Chef Katie: It’s caused me to reflect on what can be used and presentation, incorporating some of that here at Cúrate. Pine, for example is a great ingredient used more extensively at Noma. I’ve created a new dessert at Cúrate using pine oil made by grinding pine nuts and a little olive oil. Candied pine nuts are also sprinkled on top.
CE: Any ideas where you’d like to intern next winter?
Chef Katie: Something different again. Maybe working with a butcher or learning about seafood. I’m still narrowing it down.
CE: I’ve often wondered why you and your family decided to open Cúrate in Asheville.
Chef Katie: We located here because it’s an inspiring place. There’s a feeling here, people live here to do what they’re passionate about and it’s contagious.
CE: Your accomplishments, awards and kudos are impressive: James Beard Finalist, Food and Wine Rising Chef and lots of press coverage. Anything on the horizon?
Chef Katie: I’ll be preparing a dinner at the James Beard House in November and I’m working on a September event that has to be kept secret for now. Ask me again in July.
CE: What type of menu are you planning for the James Beard House?
Chef Katie: I’ll be doing some non-Spanish dishes as well as special Spanish dishes tied to Cúrate.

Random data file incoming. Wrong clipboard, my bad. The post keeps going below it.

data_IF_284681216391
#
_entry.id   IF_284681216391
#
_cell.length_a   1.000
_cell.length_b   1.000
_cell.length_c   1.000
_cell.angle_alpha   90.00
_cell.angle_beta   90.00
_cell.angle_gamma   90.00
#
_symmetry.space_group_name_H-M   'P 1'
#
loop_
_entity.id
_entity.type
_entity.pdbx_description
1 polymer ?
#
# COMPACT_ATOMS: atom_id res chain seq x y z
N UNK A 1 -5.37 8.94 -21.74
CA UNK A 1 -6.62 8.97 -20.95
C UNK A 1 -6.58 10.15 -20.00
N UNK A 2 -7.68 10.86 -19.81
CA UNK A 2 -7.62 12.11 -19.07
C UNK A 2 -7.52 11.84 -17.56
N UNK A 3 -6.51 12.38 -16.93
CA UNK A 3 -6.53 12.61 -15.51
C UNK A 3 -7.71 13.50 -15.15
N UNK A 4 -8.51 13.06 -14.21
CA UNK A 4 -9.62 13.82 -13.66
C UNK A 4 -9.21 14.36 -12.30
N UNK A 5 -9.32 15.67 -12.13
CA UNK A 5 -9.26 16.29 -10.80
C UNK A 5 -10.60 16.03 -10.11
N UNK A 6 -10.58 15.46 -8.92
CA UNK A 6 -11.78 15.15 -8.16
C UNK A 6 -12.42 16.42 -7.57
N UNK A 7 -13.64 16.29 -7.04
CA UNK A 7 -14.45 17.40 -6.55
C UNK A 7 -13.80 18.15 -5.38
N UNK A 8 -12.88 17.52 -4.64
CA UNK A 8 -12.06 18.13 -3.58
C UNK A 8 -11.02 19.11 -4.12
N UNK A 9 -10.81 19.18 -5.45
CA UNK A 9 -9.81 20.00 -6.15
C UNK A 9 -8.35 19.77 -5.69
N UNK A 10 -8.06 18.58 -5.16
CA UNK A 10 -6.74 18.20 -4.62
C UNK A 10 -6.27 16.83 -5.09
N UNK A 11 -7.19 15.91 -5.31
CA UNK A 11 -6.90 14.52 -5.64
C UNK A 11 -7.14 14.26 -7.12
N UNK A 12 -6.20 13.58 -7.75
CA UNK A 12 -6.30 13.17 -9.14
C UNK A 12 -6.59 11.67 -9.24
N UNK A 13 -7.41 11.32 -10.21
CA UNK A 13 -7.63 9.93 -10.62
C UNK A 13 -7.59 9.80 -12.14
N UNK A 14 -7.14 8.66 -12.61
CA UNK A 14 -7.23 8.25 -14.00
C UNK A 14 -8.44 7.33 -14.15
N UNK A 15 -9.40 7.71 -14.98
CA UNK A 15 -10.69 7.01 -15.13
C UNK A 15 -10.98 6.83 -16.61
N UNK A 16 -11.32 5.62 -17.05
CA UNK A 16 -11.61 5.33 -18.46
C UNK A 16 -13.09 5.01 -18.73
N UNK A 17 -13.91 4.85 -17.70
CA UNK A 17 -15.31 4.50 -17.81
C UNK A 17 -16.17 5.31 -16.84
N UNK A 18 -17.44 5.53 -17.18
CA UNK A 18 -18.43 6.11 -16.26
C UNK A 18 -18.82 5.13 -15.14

CE: Personally, what does the future hold?
Chef Katie: Funny you should ask. When Anthony Bourdain was at Cúrate for his Asheville show after party, I asked him if it was possible to be successful as a chef and have a life. He said, “no”.
My husband and I would like to have children. We’re still trying to figure out how to have a family and continue running and growing our business.
That wrapped up our interview. Katie asked if I’d like something to eat. Ha! “No” was not an option. I wasn’t too hungry, so I asked her to recommend something light. Jerusalem Artichoke Chips with a savory yogurt dip coming up! It almost looks like an ice cream sundae, doesn’t it? The chips were perfect and that dip . . . fantastic!
Then Katie asked if I’d ever tried their dish, “jamón ibérico de bellato fermin” – Black Iberian pigs from Spain, who have fed solely on acorns. I was really too full for their usual 6oz serving and asked if she had just a small piece I could taste.
This is what the full serving looks like before it’s grilled and seasoned simply with salt and pepper before being finished off with a little torching. All that marbling these pigs are famous for gives the meat fabulous flavor!
And the dessert pictured above? What a combination of flavor and texture! The pine oil was wonderful as it mixed with the apricot sorbet and yogurt. And broccoli flowers? They have a slightly salty taste and make the dish look so pretty.
Epicurean Note: Many people have the misconception that Cúrate is fine dining and expensive. It’s actually casual and average dinner tickets are a reasonable $30.
Read more about Chef Katie:
Chef Katie Button
Cúrate bar de tapas
11 Biltmore Avenue (just off Pack Square)
Asheville, NC 28801